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The Maker Of Modern Japan

Author: A L Sadler
Publisher: Routledge
ISBN: 1136924698
Size: 45.36 MB
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Tokugawa Ieyasu founded a dynasty of rulers, organized a system of government and set in train the re-orientation of the religion of Japan so that he would take the premier place in it. Calm, capable and entirely fearless, Ieyasu deliberately brought the opposition to a head and crushed in a decisive battle, after which he made himself Shogun, despite not being from the Minamoto clan. He organized the Japanese legal and educational systems and encouraged trade with Europe (playing off the Protestant powers of Holland and England against Catholic Spain and Portugal). This book remains one of the few volumes on Tokugawa Ieyasu which draws on more material from Japanese sources than quotations from the European documents from his era and is therefore much more accurate and thorough in its examination of the life and legacy of one of the greatest Shoguns.

Education In Tokugawa Japan

Author: Ronald Dore
Publisher: Routledge
ISBN: 1136926933
Size: 72.21 MB
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Japanese cultural life had reached a low ebb at the beginning of the Tokugawa period. The Japanese society which emerged when Tokugawa Ieyasu had completed the process of pacifying warring baronies was neither literary, nor hardly literate. The rulers were warriors and the people they ruled were largely illiterate. The Japan of 1868 was a very different society: practically every samurai was literate and it was a world in which books abounded. The transformation which had occurred in these two and a half centuries was an essential precondition for the success of the policy which the leaders of the Meiji Restoration were to adopt. An in-depth survey of the development and education during the period, this book remains one of the key analyses of the effects of Tokugawa educators and education on modern day Japan.

Tokugawa Ieyasu

Author: Stephen Turnbull
Publisher: Bloomsbury Publishing
ISBN: 1780964447
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Towards the end of the 16th century three outstanding commanders brought Japan's century of civil wars to an end, but it was Tokugawa Leyasu who was to ensure a lasting peace. In terms of his strategic and political achievements Leyasu ranks as Japan's greatest samurai commander. Leyasu possessed the rare wisdom of knowing who should be an ally and who was an enemy, a key skill for a successful military leader. Leyasu's crowning victory at Sekigahara depended on the defection to his side of Kobayakawa Hideaki, and the absence from the scene of Ieyasu's son Hidetada serves to illustrate how just once there was a failure in Ieyasu's otherwise classic strategic vision. To establish his family as the ruling clan in Japan for the next two and a half centuries was abundant proof of his true greatness.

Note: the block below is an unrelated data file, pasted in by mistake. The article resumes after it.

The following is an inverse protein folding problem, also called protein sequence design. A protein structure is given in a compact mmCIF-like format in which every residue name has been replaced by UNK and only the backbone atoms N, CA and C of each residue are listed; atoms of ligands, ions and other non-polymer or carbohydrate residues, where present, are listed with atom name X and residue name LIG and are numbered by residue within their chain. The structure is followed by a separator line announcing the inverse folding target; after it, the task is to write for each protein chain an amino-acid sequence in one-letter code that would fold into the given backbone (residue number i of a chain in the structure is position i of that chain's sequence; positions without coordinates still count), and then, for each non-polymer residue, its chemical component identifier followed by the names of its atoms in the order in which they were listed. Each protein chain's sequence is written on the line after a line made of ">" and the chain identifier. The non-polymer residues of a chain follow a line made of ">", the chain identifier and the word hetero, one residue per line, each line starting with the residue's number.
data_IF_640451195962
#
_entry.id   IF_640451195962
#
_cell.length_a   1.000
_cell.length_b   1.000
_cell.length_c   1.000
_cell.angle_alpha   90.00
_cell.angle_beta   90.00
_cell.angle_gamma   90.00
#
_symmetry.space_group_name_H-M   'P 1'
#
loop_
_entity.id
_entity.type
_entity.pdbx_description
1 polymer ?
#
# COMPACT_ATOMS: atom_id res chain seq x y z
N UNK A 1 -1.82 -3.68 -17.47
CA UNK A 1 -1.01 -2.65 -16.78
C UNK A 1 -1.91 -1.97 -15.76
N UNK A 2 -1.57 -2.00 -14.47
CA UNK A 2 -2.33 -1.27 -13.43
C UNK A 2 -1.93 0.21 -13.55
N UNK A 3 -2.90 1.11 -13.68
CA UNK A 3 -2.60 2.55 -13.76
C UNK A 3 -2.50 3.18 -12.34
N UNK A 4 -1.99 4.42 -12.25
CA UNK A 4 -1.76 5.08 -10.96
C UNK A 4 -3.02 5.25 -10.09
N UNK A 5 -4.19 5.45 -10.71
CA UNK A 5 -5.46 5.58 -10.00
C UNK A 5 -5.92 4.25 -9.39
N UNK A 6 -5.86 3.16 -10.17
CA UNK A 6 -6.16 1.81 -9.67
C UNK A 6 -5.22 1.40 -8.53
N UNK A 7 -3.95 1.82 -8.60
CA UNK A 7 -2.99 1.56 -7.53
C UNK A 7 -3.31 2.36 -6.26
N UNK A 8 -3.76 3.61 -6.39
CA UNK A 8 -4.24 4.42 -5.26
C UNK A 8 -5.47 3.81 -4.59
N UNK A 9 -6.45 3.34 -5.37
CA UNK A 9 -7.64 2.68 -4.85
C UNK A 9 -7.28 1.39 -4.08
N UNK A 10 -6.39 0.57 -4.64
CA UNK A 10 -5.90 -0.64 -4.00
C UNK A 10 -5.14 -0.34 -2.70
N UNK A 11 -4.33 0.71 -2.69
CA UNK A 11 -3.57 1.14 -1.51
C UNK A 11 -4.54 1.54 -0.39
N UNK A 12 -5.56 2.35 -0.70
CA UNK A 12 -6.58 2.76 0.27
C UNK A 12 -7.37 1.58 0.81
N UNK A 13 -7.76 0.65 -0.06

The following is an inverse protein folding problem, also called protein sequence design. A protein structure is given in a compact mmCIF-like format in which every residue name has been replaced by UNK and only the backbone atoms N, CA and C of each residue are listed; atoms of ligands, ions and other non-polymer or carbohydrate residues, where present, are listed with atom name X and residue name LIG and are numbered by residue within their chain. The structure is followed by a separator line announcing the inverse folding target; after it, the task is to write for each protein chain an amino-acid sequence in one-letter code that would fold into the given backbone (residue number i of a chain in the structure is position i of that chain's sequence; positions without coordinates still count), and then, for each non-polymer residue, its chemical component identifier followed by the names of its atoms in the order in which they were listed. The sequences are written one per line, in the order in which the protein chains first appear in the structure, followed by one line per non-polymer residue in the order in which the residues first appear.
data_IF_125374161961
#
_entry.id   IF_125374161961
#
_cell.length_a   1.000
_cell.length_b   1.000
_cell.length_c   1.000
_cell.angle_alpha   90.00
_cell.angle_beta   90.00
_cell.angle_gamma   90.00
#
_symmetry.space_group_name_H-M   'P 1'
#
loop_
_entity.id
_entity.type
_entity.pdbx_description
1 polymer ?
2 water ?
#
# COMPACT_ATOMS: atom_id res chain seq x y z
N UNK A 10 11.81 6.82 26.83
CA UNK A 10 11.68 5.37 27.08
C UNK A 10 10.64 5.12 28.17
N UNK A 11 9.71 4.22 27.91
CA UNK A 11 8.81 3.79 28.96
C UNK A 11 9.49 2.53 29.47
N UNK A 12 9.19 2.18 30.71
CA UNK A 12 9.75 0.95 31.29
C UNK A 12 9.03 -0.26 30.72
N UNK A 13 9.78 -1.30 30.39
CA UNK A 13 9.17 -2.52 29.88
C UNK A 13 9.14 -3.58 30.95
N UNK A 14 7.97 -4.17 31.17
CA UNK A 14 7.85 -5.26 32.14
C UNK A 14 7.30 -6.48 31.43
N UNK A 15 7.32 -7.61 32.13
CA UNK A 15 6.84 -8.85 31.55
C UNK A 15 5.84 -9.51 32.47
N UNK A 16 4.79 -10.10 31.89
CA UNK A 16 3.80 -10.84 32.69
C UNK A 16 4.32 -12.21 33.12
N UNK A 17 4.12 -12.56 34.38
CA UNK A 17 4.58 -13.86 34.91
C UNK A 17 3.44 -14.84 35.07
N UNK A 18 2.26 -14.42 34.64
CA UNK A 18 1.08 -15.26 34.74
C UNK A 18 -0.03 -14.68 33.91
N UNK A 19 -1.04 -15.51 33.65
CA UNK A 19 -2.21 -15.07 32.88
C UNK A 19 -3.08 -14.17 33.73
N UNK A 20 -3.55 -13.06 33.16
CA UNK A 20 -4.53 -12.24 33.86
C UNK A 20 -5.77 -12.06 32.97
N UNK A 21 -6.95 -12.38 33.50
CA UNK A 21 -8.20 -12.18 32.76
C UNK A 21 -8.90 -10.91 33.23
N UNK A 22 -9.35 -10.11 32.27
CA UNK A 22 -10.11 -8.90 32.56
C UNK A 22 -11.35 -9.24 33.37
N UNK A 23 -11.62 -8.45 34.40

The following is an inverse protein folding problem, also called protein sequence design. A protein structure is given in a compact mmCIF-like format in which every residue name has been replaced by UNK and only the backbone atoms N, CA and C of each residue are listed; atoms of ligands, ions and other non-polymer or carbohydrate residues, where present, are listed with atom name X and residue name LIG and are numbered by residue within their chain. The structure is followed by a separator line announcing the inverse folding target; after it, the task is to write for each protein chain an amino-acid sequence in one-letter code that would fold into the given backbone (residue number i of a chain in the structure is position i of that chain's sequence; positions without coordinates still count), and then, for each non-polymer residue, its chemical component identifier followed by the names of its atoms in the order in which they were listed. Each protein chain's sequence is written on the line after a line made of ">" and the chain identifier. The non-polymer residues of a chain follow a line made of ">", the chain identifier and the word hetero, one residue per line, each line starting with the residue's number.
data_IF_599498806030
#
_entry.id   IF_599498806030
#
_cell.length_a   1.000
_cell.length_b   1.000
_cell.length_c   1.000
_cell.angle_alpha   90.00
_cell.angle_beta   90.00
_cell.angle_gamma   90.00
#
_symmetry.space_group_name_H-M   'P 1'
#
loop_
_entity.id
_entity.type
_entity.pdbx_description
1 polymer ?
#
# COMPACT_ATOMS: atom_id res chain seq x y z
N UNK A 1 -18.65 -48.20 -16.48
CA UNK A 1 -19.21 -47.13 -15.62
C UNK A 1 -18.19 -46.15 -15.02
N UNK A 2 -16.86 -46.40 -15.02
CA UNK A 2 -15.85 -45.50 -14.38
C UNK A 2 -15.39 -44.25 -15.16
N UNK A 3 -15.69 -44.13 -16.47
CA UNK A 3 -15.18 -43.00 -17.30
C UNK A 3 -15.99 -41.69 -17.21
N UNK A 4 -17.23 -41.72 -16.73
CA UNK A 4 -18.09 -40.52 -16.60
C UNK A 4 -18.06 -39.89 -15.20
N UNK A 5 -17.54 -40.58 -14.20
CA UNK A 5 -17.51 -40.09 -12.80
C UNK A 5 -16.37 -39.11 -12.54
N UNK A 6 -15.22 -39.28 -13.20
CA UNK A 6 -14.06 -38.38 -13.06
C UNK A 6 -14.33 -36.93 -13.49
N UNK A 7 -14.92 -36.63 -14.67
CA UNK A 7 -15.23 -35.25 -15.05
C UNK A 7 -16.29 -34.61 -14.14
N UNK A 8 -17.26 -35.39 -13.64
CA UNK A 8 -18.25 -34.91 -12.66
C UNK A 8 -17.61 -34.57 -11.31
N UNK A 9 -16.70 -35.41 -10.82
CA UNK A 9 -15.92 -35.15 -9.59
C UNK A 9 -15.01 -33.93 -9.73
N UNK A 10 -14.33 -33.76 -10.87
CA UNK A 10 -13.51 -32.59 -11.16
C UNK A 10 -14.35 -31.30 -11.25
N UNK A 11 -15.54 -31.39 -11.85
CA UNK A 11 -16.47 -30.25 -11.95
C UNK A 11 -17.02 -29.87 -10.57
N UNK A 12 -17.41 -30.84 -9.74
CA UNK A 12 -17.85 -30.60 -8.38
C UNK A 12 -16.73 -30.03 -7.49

Handbook To Life In Medieval And Early Modern Japan

Author: William E. Deal
Publisher: Oxford University Press, USA
ISBN: 0195331265
Size: 12.26 MB
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andbook to Life in Medieval and Early Modern Japan spans the beginning of the Kamakura period in 1185 through the end of the Edo (Tokugawa) period in 1868. The medieval and early modern eras in Japan were largely shaped by the rise of the warrior class. After 1603, with the founding of the Tokugawa shogunate, Japanese culture changed dramatically, but as cities grew and merchants thrived, the warrior class became less dominant. By the end of the Edo period, Japan's insular feudal society and military government became irrelevant in an increasingly consumer-oriented economy and thriving urban culture. The contribution of military rulers, celebrated warriors, and cultural innovators to medieval and early modern Japanese culture are well documented. However, life at the village level also had a strong impact on the culture. Covering both levels of society, this comprehensive guide provides insightful information on well-known people and peasants, artisans, shopkeepers, and others outside the periphery of power. Handbook to Life in Medieval and Early Modern Japan introduces the reader to the significant people and events-cultural, social, political, and historical-and the everyday experiences and elements of material culture during this time. Organized thematically, the text covers: History; Land, Environment, and Population; Government; Society and Economy; Warriors and Warfare; Religion; Philosophy, Education, and Science; Language and Literature; Performing Arts; Art and Architecture; Travel and Communication; Daily Life. Each chapter includes an extensive bibliography, and photographs and maps complement the text. Handbook to Life in Medieval and Early Modern Japan provides all the essential information for anyone interested in Japanese history, society, or culture.

Spectacular Accumulation

Author: Morgan Pitelka
Publisher: University of Hawaii Press
ISBN: 0824857348
Size: 29.29 MB